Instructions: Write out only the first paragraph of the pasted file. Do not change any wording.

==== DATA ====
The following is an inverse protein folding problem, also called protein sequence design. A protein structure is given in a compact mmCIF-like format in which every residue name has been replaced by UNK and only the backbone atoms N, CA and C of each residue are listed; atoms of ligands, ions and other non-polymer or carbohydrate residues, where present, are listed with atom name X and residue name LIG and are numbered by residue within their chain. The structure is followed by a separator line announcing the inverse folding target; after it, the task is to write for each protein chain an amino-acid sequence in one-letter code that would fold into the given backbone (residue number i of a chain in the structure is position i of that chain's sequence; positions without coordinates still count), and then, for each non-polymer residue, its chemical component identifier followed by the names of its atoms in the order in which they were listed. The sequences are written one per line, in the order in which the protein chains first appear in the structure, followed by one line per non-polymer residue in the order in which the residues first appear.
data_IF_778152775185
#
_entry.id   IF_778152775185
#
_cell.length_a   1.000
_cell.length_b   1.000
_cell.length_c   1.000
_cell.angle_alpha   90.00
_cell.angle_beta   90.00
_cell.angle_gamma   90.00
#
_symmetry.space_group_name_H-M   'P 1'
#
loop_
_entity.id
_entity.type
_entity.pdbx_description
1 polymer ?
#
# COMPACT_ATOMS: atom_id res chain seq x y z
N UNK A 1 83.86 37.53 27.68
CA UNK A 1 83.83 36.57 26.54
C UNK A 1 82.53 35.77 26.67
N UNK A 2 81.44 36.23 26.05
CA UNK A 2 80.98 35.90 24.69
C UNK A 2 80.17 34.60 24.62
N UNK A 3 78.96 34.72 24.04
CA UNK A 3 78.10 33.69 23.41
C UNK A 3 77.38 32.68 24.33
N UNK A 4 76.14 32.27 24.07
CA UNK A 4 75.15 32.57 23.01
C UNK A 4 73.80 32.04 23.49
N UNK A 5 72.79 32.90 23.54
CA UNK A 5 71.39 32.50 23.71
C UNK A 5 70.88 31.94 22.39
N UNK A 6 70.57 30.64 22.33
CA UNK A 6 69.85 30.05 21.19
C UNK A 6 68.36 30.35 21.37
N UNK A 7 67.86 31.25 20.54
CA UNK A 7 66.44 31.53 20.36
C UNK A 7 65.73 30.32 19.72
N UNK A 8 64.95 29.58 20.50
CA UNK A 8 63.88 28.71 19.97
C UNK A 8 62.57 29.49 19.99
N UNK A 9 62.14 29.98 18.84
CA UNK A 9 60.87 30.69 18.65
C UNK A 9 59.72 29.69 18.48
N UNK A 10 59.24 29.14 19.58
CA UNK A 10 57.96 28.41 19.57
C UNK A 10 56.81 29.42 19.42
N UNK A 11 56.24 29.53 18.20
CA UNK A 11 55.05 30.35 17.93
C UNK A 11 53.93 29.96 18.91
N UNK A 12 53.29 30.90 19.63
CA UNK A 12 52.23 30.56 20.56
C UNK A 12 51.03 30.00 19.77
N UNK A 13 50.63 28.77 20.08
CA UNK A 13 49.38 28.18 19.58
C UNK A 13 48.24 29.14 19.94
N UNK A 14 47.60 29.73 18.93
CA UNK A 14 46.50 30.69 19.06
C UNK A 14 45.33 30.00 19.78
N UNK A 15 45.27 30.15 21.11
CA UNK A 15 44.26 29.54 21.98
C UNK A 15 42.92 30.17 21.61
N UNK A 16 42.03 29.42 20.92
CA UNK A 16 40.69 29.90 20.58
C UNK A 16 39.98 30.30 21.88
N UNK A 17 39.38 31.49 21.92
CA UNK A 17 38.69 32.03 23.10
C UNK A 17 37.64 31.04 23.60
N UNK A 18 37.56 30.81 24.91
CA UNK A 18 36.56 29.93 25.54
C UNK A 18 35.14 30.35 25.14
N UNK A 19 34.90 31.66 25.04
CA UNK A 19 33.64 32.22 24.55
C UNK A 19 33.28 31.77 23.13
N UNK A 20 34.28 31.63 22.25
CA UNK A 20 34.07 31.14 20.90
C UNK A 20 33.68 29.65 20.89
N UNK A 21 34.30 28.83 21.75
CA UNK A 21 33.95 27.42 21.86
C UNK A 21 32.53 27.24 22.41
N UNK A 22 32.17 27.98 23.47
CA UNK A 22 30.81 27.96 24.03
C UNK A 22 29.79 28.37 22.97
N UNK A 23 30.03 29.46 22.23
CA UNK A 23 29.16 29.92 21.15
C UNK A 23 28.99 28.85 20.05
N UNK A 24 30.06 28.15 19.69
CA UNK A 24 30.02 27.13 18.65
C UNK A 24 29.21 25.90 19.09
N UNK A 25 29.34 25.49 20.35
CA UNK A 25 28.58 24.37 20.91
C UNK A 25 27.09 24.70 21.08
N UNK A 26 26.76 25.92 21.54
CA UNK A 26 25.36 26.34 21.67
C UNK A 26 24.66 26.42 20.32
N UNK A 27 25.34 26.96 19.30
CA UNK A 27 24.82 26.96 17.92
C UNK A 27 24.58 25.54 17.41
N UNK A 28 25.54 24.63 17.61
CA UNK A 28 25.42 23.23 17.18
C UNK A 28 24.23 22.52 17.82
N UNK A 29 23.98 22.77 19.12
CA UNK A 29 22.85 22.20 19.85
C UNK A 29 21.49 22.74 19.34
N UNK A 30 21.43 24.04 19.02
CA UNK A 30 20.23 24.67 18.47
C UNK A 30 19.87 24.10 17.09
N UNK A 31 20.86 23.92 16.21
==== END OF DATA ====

The following is an inverse protein folding problem, also called protein sequence design. A protein structure is given in a compact mmCIF-like format in which every residue name has been replaced by UNK and only the backbone atoms N, CA and C of each residue are listed; atoms of ligands, ions and other non-polymer or carbohydrate residues, where present, are listed with atom name X and residue name LIG and are numbered by residue within their chain. The structure is followed by a separator line announcing the inverse folding target; after it, the task is to write for each protein chain an amino-acid sequence in one-letter code that would fold into the given backbone (residue number i of a chain in the structure is position i of that chain's sequence; positions without coordinates still count), and then, for each non-polymer residue, its chemical component identifier followed by the names of its atoms in the order in which they were listed. The sequences are written one per line, in the order in which the protein chains first appear in the structure, followed by one line per non-polymer residue in the order in which the residues first appear.